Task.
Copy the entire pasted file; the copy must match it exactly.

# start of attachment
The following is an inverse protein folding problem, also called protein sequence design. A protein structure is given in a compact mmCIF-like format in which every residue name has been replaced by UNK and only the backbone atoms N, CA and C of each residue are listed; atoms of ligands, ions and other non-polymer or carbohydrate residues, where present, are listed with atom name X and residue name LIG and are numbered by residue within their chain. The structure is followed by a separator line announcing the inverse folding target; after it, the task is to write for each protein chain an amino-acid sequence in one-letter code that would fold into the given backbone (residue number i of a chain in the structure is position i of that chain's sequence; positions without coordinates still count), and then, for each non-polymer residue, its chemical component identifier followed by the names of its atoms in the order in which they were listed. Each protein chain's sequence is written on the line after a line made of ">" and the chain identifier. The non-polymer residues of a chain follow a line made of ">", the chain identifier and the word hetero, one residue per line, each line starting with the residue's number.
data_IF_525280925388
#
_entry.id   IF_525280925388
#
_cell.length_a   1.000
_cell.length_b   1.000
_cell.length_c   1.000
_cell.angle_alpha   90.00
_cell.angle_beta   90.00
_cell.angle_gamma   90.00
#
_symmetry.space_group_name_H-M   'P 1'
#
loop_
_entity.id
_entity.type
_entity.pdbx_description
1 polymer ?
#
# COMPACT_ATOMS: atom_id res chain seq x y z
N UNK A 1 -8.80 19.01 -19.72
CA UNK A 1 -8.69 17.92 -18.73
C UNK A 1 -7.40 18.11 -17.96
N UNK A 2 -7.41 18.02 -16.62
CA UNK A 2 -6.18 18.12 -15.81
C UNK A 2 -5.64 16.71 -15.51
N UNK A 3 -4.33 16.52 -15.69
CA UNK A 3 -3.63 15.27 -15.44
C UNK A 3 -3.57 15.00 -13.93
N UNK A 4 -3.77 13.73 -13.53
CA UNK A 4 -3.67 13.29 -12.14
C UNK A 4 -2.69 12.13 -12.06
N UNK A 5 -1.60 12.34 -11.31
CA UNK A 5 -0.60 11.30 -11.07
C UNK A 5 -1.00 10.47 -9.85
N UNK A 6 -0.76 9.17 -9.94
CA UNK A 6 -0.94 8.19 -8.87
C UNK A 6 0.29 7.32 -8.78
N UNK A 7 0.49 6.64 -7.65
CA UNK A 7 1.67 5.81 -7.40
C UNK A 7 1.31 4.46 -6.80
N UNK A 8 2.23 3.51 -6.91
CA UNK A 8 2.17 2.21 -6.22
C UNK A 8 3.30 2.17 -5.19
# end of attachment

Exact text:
The following is an inverse protein folding problem, also called protein sequence design. A protein structure is given in a compact mmCIF-like format in which every residue name has been replaced by UNK and only the backbone atoms N, CA and C of each residue are listed; atoms of ligands, ions and other non-polymer or carbohydrate residues, where present, are listed with atom name X and residue name LIG and are numbered by residue within their chain. The structure is followed by a separator line announcing the inverse folding target; after it, the task is to write for each protein chain an amino-acid sequence in one-letter code that would fold into the given backbone (residue number i of a chain in the structure is position i of that chain's sequence; positions without coordinates still count), and then, for each non-polymer residue, its chemical component identifier followed by the names of its atoms in the order in which they were listed. Each protein chain's sequence is written on the line after a line made of ">" and the chain identifier. The non-polymer residues of a chain follow a line made of ">", the chain identifier and the word hetero, one residue per line, each line starting with the residue's number.
data_IF_525280925388
#
_entry.id   IF_525280925388
#
_cell.length_a   1.000
_cell.length_b   1.000
_cell.length_c   1.000
_cell.angle_alpha   90.00
_cell.angle_beta   90.00
_cell.angle_gamma   90.00
#
_symmetry.space_group_name_H-M   'P 1'
#
loop_
_entity.id
_entity.type
_entity.pdbx_description
1 polymer ?
#
# COMPACT_ATOMS: atom_id res chain seq x y z
N UNK A 1 -8.80 19.01 -19.72
CA UNK A 1 -8.69 17.92 -18.73
C UNK A 1 -7.40 18.11 -17.96
N UNK A 2 -7.41 18.02 -16.62
CA UNK A 2 -6.18 18.12 -15.81
C UNK A 2 -5.64 16.71 -15.51
N UNK A 3 -4.33 16.52 -15.69
CA UNK A 3 -3.63 15.27 -15.44
C UNK A 3 -3.57 15.00 -13.93
N UNK A 4 -3.77 13.73 -13.53
CA UNK A 4 -3.67 13.29 -12.14
C UNK A 4 -2.69 12.13 -12.06
N UNK A 5 -1.60 12.34 -11.31
CA UNK A 5 -0.60 11.30 -11.07
C UNK A 5 -1.00 10.47 -9.85
N UNK A 6 -0.76 9.17 -9.94
CA UNK A 6 -0.94 8.19 -8.87
C UNK A 6 0.29 7.32 -8.78
N UNK A 7 0.49 6.64 -7.65
CA UNK A 7 1.67 5.81 -7.40
C UNK A 7 1.31 4.46 -6.80
N UNK A 8 2.23 3.51 -6.91
CA UNK A 8 2.17 2.21 -6.22
C UNK A 8 3.30 2.17 -5.19